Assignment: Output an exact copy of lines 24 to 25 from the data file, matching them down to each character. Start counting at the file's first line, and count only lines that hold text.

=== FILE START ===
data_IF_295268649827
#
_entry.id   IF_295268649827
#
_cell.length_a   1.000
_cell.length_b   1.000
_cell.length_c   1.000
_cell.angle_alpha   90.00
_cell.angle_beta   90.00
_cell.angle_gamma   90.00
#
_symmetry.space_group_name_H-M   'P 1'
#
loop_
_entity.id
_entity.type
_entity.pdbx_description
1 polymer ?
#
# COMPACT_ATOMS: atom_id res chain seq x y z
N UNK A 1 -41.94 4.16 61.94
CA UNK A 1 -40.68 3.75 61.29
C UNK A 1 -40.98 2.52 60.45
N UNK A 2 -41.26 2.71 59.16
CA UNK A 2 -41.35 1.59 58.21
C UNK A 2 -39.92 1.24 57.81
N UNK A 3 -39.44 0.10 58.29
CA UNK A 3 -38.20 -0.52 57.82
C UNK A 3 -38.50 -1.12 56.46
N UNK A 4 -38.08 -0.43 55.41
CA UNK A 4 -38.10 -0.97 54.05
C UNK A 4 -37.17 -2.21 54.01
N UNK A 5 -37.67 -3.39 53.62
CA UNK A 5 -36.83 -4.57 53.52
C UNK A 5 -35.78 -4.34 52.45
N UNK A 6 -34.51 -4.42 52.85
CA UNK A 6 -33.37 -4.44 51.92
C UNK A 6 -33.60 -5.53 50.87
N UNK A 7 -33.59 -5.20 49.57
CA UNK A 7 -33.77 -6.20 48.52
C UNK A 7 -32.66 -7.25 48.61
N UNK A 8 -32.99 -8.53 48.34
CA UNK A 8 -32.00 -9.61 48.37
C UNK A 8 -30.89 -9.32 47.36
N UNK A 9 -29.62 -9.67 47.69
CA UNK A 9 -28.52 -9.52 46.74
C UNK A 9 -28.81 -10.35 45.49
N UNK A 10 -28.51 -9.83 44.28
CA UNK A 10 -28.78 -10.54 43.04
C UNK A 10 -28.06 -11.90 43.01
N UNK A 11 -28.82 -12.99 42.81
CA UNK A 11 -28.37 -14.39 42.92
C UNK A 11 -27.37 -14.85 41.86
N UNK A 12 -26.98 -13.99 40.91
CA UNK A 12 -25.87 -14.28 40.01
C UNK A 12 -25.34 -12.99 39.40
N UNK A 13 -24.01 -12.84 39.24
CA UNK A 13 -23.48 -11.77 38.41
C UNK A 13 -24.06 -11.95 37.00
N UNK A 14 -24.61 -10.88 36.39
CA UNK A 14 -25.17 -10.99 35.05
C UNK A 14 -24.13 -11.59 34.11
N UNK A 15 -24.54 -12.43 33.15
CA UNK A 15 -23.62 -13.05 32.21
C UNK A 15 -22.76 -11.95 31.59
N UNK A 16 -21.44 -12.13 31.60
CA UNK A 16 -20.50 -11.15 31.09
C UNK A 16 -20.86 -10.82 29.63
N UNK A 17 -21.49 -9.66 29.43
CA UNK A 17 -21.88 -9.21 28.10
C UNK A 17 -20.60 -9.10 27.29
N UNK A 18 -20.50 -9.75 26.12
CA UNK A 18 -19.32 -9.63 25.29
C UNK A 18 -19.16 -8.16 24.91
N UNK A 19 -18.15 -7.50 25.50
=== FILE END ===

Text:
N UNK A 2 -41.26 2.71 59.16
CA UNK A 2 -41.35 1.59 58.21